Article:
I have been thinking about trying to improve my utterly miserable Russian, and when Andrew asked me what I'd like as an exchange for a couple of trashy French novels I wondered if he could send some easy children's books. This is the least challenging of them: a board book for two-year-olds, eight pages long, with a little poem on each double page. Unfortuately, I still find it very difficult. I just don't have any vocabulary to speak of, though I do at least know the basics of Russian grammar.
What is the right way to approach a book like this, if you want to get something out of it? I have been discussing the problem with Not, who has finally been persuaded to read the wonderful Ainsi va la vie
. Not's approach is to Google-translate the French to find out what it means, then try to match up the English words to the French ones. I have told her several times that I don't think this is correct, since you end up associating the French too closely with English. But last night she caught me doing the same thing with Игрушки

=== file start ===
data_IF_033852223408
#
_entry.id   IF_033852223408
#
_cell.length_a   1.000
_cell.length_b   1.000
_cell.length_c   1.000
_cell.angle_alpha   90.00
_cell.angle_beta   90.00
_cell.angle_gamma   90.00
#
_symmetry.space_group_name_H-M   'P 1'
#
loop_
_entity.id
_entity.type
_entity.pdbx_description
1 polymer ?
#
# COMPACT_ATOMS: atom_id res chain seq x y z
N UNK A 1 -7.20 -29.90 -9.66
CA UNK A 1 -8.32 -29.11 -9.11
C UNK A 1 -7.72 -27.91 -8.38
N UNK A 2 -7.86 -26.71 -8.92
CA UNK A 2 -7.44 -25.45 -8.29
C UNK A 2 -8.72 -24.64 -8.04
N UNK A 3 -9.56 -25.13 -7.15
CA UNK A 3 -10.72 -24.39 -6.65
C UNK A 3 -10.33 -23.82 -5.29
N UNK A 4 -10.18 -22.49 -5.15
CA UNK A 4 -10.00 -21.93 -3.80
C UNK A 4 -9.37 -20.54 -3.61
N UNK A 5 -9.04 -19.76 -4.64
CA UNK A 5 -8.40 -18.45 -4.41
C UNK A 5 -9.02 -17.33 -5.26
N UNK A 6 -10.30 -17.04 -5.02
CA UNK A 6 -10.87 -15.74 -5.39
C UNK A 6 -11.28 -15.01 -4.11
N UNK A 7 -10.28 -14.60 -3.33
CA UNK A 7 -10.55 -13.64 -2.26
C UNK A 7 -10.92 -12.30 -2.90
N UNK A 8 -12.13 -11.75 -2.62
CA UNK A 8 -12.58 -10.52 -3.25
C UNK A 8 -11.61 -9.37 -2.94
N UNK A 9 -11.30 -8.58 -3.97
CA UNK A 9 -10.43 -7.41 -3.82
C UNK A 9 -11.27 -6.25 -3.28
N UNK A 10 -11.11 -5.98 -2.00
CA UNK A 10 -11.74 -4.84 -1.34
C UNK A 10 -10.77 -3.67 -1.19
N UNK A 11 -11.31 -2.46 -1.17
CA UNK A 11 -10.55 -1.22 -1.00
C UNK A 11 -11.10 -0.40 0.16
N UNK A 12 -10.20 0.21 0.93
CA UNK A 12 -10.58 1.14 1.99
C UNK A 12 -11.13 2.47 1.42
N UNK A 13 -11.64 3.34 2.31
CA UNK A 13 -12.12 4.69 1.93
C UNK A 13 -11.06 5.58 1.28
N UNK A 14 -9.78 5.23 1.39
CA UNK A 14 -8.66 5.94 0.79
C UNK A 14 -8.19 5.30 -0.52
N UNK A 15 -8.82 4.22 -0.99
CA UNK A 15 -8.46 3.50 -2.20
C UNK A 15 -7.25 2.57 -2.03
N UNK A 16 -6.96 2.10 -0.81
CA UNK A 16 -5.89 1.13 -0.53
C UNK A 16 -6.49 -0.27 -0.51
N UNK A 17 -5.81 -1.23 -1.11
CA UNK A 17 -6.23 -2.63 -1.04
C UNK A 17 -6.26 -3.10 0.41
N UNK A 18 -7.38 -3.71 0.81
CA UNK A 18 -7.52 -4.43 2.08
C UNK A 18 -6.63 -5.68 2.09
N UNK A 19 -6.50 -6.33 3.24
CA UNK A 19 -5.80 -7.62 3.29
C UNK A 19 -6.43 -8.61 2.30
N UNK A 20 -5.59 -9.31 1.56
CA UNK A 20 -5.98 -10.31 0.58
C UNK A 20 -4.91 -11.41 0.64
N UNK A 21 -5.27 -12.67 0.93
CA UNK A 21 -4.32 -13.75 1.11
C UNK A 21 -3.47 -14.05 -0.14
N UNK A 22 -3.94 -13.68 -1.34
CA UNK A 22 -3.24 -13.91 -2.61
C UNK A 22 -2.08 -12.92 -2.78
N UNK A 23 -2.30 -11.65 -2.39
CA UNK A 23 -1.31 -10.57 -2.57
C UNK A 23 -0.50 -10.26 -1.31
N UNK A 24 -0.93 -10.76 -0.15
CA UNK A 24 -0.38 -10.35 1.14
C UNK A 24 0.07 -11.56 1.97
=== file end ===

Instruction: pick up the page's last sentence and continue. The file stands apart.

"Well, it's different!" I explained feebly. "French is easy, Russian is hard!" But I was in the wrong, and I knew it. I closed down Google Translate and made a couple of burned offerings to the language gods while I tried to figure out a better method.
I have now decided to see if I can get in touch with my inner Russian two-year-old: little kids like to hear the same story over and over again until they know it more or less by heart, so I am going to do the same thing. I am curious to see if it helps, and will post in due course with an update.
Thank you for the book, Andrew!